I don’t know how to explain it. They just feel different to me.

Comment by Joan Kelly

I used to be able to watch violence in TV/movies until I experienced my first death in real life. When my grandfather died (around 1990 or so), I couldn’t watch violent shows anymore. If the movie is really good otherwise, I’ll just close my eyes during the violent parts.

As for reducing violence, it’s simple. Reduce men.

Comment by bonobobabe

I’ve never been able to live with a TV in the house for that reason.

Now I can’t even enjoy good mystery authors like P.D. James or Ruth Rendell, although their mastery of English prose is superb.

And yeah, what Bonobobabe said, her last sentence.

The answer is pretty obvious.

Comment by Mary Sunshine

Wow, commenters stuck in the lazy-choke-hold that is Pisaquari’s Blog deserve an apology: I stink–I’m sorry.

So, Joan Kelly, I get what you’re saying about the educational, if not, truth-telling, harrowing effect violent movies can have. I’ve watched and tolerated violence more in documentaries simply for the fact it’s evidence of necessary information. I should have explained I was really, more, talking about fictional movies. Though I haven’t seen the example you cite, I really don’t see too many fictional (or even real-life based) films that present violence in the kind of way “I Spit on Your Grave” obviously did. Maybe I’m a film snob but I find most fictional movies are so poorly written, and usually so lacking in a socially-analytical base, that the violence cannot be properly ingested. “Properly ingested” is a loaded phrase, I gather. I should think more about what this means to me…

“I’ll just close my eyes during the violent parts.”

I have to close my ears usually too. Sound is powerful!

“I’ve never been able to live with a TV in the house for that reason.”

I may as well not have one. Habit at this point, I venture.
Plus, you can’t just pay for an internet connection where I am without also getting the TV connection–it’s more expensive to do so! :0!

As for reducing men: yes, I agree we’d probably be almost entirely(if not TOTALLY) violence free. FREE, even.

Comment by pisaquaririse

I’m glad I stumbled upon this site, because I was looking for others who share my concern for a new level of violence that is being presented more and more in films as entertainment.

Sometimes I feel like my intolerance for violence in films makes me seem “lame” to people who don’t have that particular issue, so it’s nice to know I’m not alone in my sensitivity to it.

I think it’s incredible and, frankly, very disturbing, that people find movies like “Hostel” entertaining. If you’re not familiar with that movie, it’s basically scenes of people being tortured to death, and it’s very, very, very graphic. I couldn’t watch it, but I’ve seen snippets of it, and believe me, that was enough. It really worries me that people would pay to see a movie like that…what do they get from watching others in agony? A thrill? Some sort of pleasure? And if so, what does that SAY about them? I would be highly disturbed to hear someone say they ENJOYED watching people suffer, even if it was “fake.”

Clearly, I’m not one of those people. I’m the direct opposite: I can’t watch something like that without lingering effects: nightmares, thinking about it later, etc. Rationally, I know that it’s not real, that it’s just a movie, and that those people are actors, but the images and sounds really do stay with me.

I was in the house with someone who watched “Watchmen” recently and even though I wasn’t watching it, I still heard sounds of saws and screaming and all kinds of horrible sounds, and that bothered me almost as much. I’ve heard movies like “Saw” and “Hostel” and “Last House on the Left” referred to as “torture porn” and I think that’s an accurate description…it’s seems like it’s just gratuitous violence for the sake of shock.

And there wouldn’t be films like that if there weren’t a market for them. And there seem to be a lot of those films. Why?!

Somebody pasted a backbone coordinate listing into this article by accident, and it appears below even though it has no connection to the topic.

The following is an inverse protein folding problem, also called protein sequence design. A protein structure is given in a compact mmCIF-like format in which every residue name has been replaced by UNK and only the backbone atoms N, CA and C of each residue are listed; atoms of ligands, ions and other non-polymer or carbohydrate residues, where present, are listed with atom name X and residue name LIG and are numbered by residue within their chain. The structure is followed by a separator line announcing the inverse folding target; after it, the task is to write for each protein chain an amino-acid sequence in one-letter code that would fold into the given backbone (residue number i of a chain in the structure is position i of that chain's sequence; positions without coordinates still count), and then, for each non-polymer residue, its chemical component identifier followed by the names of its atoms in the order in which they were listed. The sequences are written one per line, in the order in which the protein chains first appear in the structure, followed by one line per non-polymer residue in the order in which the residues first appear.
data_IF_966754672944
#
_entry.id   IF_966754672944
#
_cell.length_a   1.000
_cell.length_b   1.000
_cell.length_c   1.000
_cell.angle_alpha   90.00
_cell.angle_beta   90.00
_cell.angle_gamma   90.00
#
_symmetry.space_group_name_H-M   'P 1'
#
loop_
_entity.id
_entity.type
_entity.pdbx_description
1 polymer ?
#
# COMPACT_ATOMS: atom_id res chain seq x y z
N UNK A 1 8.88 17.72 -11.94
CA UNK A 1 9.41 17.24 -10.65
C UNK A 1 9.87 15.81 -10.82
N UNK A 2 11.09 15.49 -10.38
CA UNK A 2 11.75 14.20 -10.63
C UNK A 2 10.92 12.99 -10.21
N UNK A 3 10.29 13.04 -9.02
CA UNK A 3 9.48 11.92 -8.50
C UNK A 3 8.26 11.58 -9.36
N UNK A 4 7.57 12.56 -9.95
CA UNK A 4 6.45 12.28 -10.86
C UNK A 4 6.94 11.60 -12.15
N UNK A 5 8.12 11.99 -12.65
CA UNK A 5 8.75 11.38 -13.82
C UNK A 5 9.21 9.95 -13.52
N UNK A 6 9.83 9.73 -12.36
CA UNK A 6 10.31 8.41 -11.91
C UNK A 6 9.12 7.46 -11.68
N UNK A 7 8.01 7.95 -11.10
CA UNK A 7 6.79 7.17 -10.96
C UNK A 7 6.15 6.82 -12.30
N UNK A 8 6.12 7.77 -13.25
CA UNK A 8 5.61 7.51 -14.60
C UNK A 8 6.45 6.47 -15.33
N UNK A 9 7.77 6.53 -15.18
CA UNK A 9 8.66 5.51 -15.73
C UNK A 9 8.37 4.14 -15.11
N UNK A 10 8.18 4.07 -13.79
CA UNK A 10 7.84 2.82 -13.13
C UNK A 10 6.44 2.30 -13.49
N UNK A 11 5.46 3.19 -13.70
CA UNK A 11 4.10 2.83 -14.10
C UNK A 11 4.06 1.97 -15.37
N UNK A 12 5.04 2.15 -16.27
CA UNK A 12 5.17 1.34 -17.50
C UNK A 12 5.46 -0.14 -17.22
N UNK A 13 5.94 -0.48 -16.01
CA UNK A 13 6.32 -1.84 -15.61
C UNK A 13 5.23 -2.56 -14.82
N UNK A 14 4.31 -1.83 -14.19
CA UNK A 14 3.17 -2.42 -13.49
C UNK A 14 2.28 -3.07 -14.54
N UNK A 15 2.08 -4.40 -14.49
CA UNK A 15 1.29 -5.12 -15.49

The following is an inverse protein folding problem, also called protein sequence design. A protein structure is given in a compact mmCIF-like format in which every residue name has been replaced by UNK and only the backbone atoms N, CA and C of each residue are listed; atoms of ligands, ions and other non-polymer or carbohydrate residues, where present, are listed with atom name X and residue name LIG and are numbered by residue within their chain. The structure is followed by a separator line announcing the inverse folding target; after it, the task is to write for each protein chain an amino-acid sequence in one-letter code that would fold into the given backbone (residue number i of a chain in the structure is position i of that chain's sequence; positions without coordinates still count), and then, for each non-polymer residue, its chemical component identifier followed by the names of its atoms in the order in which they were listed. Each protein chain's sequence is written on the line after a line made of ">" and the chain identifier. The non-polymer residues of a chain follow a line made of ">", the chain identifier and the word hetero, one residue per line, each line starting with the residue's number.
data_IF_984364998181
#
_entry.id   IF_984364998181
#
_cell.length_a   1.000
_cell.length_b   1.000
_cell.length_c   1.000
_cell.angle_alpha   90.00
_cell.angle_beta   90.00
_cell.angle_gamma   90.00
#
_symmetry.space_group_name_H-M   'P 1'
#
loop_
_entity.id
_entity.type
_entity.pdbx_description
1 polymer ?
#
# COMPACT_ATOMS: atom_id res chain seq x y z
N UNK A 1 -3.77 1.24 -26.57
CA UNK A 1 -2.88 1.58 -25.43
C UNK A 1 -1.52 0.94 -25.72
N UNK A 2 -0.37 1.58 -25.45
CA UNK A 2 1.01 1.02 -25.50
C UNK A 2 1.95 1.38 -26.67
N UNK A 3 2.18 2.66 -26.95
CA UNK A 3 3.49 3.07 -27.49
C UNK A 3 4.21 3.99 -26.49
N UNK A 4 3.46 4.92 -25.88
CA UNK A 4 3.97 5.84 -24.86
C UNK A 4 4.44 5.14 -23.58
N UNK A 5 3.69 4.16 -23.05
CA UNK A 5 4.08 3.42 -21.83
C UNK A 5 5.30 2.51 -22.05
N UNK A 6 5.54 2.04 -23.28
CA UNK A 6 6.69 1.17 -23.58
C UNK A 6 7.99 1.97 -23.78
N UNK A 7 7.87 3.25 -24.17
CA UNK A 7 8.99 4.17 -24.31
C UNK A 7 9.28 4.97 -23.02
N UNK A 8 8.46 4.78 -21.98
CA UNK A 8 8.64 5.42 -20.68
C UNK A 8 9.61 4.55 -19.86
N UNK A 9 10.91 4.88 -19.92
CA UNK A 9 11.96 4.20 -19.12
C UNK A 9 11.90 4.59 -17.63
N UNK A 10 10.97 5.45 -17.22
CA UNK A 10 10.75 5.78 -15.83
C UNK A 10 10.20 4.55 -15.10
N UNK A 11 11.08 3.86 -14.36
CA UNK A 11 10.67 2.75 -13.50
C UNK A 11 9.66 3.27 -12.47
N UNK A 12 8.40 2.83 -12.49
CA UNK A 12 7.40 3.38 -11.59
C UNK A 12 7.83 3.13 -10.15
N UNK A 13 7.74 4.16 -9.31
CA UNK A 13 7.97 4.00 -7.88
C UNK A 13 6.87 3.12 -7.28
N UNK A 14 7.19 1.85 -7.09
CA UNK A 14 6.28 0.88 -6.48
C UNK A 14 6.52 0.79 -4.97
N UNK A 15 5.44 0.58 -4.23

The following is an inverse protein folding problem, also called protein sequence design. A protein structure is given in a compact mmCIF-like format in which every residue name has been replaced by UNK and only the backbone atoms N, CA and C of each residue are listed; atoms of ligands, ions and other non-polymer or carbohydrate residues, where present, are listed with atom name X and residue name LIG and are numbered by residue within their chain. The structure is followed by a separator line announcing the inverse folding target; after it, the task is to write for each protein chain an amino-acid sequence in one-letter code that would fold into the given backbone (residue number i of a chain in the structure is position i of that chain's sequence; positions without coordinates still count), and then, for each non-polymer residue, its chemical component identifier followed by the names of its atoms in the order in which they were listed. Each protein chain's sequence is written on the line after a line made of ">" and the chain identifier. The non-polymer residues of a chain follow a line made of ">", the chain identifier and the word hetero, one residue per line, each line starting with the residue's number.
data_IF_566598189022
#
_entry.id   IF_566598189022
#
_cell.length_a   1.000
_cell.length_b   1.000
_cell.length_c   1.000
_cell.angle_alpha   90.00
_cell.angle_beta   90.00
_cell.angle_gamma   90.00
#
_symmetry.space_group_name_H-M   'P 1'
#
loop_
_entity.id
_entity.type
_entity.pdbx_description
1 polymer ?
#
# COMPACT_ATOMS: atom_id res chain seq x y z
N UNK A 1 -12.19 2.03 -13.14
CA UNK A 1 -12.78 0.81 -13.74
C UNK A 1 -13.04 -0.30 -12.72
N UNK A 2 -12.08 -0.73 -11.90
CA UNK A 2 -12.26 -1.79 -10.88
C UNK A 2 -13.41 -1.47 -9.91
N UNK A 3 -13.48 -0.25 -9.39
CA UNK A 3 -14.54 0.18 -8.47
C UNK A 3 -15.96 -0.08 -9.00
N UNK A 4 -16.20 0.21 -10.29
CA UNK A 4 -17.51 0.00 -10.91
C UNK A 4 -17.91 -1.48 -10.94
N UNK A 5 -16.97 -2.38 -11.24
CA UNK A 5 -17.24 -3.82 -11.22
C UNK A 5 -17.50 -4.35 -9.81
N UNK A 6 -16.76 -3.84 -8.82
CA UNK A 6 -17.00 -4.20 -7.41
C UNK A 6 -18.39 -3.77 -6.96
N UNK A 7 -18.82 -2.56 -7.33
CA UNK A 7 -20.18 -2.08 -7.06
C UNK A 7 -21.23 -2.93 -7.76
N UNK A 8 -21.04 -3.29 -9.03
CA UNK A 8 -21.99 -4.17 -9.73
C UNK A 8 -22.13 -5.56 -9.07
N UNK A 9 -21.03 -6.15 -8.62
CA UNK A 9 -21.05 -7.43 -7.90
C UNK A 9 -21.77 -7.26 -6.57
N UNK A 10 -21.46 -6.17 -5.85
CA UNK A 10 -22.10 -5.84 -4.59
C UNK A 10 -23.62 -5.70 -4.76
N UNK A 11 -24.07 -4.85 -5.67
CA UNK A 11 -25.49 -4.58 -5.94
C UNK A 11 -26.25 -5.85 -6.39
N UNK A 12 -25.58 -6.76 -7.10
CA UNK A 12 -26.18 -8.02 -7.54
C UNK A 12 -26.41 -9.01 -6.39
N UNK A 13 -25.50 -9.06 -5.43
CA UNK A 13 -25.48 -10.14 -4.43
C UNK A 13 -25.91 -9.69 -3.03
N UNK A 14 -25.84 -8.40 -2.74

Is it because as a society, we’ve become desensitized to the point that what USED to be considered ultra-violent (say, gunfights) are now “no big deal” so we have to show people getting their limbs chopped off or set on fire?

And what happens when THAT becomes “no big deal?” What’s the next level?

I shudder to think…

Comment by JennyB

I’m a Christian…I don’t watch violent or horror movies. Does the Bible explicitly forbid watching such films? No. But certainly they cannot strengthen your relationship with God or Christ, and in many cases may cause terrible damage. Besides, you have to understand: Studies have shown that continual altering of this might seriously affect your brain itself, causing personality and behavior changes beyond your control.

Comment by Rafa

I’m glad I found this site, like another commented I found it looking for like minded people.
I feel like I’m getting increasingly ‘worse’ at tolerating violence on tv and in films. My OH watches things like the Soppranos and Dexter and I can’t stand it, I start to panic and feel sick if something violent is going on, killing, beating up, rape also. But I feel like I can’t get up and walk out of the room or even say anything, just try sad concentrate on a book, my phone, laptop, whatever. My sister will watch things like the Saw movies but I would never watch it. I don’t understand why anyone would want to watch things like this its sickening.

Comment by thegladsatsuma

This reminds me of a trailer recently. It’s sad that so few people speak their mind on media violence, but I’ve seen through my friend countless acts of visual, and thousands of horror and exploitation films and I have to say your all absolutely right. My friend is a huge fan of horror and he gets into all the technical details of it, the gore, the blood how its made etc… I guess in a sense that could make you famous, but the violence is so over the top its disgusting. I remember not being able to finish one of the Saw films, and he acted like I was a wimp or something. I just don’t understand the appeal in these films, and the old ones were tolerable, the new horror films I cross the line at.

All I notice about this film, is their not killing pedos, not killers, or racists. They are killing girls, women, men, and people with religious beliefs. Is this really the kind of film America is ok with? This filth is even more disgusting than the sickest horror film imaginable. Because this is glorifying mindless violence, this is a disgusting display of brutality and judgmental thinking. I for one think this whole film is more disgusting than anything I’ve seen lately. Kill a teen girl cuz she’s a brat, these people who made this film must have warped fucked up minds. Its disgraceful to the film industry, to parents and family’s. This shit should be banned immediately I love good thought provoking films, but this is disgusting.

Comment by Matt

Excuse my language I just felt very sickened by this film trailer.

Comment by Matt